By Daniel Llanto i FilAm Star Correspondent
The country’s historical claim to Sabah would be compromised if a government’s proposal to open a consulate in its capital city Kota Kinabalu comes through, said Foreign Affairs Sec. Teodoro Locsin Jr. who called the plan an act of “treason.”
Locsin said this plan of some “jerks” in government would effectively recognize Malaysian sovereignty over Sabah, on which the Philippines has a longstanding claim.
The plan was in fact raised by a senior official of the Duterte administration, Mindanao Economic Development Authority (MDA) Sec. Abul Khayr Alonto, a Duterte appointee.
Alonto informed Sabah Chief Minister Datuk Shafie Apdal recently of the plan to open a Philippine consulate in Kota Kinabalu to assist undocumented Filipinos there, as well as resolve the issue of stateless children.
But the plan would also leave it to the Malaysian Foreign Ministry to convey the message that Sabah was an independent entity within Malaysia and that the Philippines should drop its claim on Sabah.
Locsin said the proposal smacks of treason since the Philippines had a standing claim over Sabah. “There is a proposal to open a consulate in Sabah, Kota Kinabalu, which effectively recognizes Malaysian sovereignty over Sabah. That’s treason,” Locsin said in a tweet.
“Just keep your eyes on what Filipino officials, politicians do with our Sabah claim. That is all that counts,” he said.
President Duterte previously declared his intentions to pursue the country’s claim on Sabah. It generated political support from Muslim groups in Mindanao who believe Sabah should be included within an independent “Bangsamoro” region.
Followers of the late Sultan Jamalul Kiram III from Sulu arrived on Feb. 11, 2013 by motorboat in Sabah and entered a town in Lahad Datu that surprised the Malaysian and Philippine governments and resulted in conflict with Malaysian security forces.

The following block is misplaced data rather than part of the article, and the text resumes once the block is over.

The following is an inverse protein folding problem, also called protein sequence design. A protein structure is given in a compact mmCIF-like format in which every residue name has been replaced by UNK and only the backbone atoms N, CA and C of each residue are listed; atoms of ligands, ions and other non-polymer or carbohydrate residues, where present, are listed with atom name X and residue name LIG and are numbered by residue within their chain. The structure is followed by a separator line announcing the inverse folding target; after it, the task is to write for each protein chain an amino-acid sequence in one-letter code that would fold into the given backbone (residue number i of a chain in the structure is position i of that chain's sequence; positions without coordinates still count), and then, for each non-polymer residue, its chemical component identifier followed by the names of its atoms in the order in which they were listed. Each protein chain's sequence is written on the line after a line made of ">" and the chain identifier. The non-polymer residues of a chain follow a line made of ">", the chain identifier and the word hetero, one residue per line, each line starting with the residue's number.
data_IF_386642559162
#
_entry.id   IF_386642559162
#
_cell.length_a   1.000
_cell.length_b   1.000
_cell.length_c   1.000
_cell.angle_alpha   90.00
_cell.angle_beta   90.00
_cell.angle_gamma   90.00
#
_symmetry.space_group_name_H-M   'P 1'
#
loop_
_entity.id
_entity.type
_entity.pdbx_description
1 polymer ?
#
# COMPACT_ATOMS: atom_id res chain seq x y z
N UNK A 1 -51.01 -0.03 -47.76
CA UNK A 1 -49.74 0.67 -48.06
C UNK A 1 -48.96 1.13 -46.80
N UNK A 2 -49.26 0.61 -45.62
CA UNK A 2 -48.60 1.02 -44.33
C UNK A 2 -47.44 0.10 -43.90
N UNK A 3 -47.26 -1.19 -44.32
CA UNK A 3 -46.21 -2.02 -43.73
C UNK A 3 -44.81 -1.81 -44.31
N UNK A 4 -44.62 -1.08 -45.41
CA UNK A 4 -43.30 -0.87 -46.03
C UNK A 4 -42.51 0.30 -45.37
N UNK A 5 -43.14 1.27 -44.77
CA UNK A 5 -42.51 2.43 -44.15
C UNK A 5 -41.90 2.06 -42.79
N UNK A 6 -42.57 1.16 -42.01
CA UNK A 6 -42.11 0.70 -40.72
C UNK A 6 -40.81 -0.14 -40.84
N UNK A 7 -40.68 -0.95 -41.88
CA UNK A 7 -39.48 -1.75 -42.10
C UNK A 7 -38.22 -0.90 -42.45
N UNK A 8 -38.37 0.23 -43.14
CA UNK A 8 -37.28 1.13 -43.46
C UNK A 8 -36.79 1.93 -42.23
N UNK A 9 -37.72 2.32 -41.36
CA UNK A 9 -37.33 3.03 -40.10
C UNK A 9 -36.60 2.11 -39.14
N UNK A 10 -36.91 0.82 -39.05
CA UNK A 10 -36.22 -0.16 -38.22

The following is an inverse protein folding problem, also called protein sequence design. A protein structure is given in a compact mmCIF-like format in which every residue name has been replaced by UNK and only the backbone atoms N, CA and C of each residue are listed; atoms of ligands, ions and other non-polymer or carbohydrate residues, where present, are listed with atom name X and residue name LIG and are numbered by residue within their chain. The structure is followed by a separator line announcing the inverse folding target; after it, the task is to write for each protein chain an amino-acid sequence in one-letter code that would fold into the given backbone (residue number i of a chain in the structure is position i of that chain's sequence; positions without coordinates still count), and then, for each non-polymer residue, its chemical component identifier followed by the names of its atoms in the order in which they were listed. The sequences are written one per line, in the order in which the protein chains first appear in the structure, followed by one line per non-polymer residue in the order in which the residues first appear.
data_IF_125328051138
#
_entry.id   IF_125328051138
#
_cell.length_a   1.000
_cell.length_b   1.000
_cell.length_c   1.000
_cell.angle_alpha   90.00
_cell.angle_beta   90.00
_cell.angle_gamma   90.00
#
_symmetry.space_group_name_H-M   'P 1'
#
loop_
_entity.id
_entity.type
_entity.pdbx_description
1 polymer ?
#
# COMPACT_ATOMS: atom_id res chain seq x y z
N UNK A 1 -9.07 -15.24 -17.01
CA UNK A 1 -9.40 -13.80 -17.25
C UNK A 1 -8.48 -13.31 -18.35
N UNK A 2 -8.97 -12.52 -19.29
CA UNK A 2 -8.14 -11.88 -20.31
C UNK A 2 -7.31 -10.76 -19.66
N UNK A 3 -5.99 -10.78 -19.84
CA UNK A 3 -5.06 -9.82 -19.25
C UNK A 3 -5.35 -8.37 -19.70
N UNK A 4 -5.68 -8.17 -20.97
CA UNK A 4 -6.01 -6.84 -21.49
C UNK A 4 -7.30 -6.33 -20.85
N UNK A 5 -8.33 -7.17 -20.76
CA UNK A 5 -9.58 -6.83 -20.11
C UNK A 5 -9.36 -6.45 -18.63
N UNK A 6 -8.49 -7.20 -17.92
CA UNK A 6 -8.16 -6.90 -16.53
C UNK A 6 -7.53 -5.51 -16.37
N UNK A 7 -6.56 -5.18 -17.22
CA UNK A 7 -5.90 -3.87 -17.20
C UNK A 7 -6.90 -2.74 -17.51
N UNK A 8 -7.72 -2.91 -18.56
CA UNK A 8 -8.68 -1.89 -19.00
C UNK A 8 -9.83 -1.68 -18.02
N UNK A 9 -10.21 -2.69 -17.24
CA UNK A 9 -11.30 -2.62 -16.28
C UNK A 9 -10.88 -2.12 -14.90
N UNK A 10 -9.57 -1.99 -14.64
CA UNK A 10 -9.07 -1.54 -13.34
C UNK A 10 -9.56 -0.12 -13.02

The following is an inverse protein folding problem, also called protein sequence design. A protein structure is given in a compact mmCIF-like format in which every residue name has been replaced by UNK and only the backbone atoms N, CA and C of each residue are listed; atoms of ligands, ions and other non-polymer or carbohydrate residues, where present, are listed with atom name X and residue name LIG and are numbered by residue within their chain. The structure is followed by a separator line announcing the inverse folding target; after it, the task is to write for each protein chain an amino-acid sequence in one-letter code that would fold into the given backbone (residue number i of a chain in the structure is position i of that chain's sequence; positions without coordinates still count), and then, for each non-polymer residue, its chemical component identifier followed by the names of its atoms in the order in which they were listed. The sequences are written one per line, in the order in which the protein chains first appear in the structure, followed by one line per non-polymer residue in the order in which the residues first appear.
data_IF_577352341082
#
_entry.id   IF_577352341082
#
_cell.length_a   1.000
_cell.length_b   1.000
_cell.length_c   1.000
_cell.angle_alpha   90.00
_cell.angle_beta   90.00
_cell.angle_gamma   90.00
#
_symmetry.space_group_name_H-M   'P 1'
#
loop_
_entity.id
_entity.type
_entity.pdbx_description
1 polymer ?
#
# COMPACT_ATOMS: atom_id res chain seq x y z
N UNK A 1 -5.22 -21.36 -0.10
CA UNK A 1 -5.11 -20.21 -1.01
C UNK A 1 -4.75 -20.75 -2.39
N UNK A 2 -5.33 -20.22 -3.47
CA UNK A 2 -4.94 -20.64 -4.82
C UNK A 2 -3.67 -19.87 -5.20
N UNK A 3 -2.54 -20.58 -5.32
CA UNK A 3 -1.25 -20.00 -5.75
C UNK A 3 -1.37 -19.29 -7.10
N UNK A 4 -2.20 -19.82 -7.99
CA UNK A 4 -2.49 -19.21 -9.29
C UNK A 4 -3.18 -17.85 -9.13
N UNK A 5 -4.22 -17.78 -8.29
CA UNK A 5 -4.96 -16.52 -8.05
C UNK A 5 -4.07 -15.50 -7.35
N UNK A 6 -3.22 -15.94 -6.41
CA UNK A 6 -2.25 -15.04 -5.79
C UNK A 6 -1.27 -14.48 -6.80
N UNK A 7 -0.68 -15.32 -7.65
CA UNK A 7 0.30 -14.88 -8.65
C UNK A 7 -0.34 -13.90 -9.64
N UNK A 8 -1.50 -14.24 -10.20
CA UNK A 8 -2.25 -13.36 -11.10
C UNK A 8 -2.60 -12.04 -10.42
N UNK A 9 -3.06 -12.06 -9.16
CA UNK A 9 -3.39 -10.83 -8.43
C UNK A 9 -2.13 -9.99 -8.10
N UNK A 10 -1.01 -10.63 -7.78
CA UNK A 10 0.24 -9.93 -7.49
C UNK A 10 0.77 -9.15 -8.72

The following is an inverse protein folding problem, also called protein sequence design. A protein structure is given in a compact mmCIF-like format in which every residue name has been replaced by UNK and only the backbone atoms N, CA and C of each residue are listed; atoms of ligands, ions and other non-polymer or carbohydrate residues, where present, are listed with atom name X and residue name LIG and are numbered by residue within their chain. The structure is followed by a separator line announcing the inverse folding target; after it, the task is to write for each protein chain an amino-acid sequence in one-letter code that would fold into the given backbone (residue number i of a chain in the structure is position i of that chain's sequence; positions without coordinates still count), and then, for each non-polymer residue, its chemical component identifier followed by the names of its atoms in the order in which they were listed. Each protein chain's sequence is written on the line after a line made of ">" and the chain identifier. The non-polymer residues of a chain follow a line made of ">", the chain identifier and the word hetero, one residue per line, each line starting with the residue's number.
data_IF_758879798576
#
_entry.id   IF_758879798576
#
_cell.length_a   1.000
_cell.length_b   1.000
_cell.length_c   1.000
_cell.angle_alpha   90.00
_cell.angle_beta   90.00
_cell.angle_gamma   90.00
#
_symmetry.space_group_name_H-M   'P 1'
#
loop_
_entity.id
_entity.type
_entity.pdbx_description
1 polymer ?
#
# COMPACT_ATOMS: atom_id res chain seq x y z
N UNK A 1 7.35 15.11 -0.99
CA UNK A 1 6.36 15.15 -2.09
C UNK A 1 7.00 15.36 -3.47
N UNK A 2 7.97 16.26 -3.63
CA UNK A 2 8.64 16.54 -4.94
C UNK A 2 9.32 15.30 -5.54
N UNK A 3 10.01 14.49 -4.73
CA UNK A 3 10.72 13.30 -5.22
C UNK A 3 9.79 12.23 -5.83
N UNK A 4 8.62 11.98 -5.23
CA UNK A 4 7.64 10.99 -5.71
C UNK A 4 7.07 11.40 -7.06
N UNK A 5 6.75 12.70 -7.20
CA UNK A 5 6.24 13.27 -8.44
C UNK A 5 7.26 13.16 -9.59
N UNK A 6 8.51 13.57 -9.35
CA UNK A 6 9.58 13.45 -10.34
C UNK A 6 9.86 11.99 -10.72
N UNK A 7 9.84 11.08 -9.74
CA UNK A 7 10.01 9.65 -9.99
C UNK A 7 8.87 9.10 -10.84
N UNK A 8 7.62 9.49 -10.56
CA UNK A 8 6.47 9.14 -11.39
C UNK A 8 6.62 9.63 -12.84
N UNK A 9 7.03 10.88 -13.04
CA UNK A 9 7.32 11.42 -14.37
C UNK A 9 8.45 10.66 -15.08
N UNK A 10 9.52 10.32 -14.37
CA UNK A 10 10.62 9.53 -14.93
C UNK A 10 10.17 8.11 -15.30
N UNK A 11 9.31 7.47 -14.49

The group said they have claims over Sabah, citing numerous historical accounts and rental receipts from the Malaysian government.
Malaysian security forces and around 200 Filipinos were locked in a weeks-long standoff in the isolated coastal village.
The group led by the sultan’s brother Raja Muda Agbimuddin pressed their ancestral claim to an area of northern Borneo that has been disputed by Malaysia and the Philippines since independence.
The Philippine and Malaysian governments urged the estimated 200 Filipinos, some of them armed, in Lahad Datu, Sabah to return to their homes and families.
On March 1, 2013, Malaysia declared the standoff between the followers of Kiram and Malaysian authorities in Sabah was over with the arrest of his ten supporters and wounding of four others in his group.
Two members of the Malaysian police were killed and one was wounded when the police vehicle was fired upon by Kiram’s group.
The Kirams claimed 10 of the Sultan’s followers were killed while four were wounded, contrary to the pronouncement of Malaysia that it wanted a peaceful solution to the standoff.
Ignoring the Philippines’ request for Malaysia to exercise maximum tolerance in dealing with the remaining members of Kiram’s group in Sabah, the Department of Foreign Affairs confirmed on March 5, 2013 that Malaysia conducted air strike.
After calling for an end to violence in Sabah, then United Nations secretary general Ban Ki-moon met with Malaysia’s representative to the world body and reiterated his call and asked for continuing efforts to ensure respect for human rights and avoid loss of life.
Kiram declared a unilateral ceasefire in response to Ban’s call.
Although Malaysia rejected a ceasefire, Kiram declared a “cessation of hostilities.”
On the Philippines’ claim to Sabah, Locsin said: ““Let it sit but don’t put it on a grocery shelf like some people want and sell it. Over my dead body…”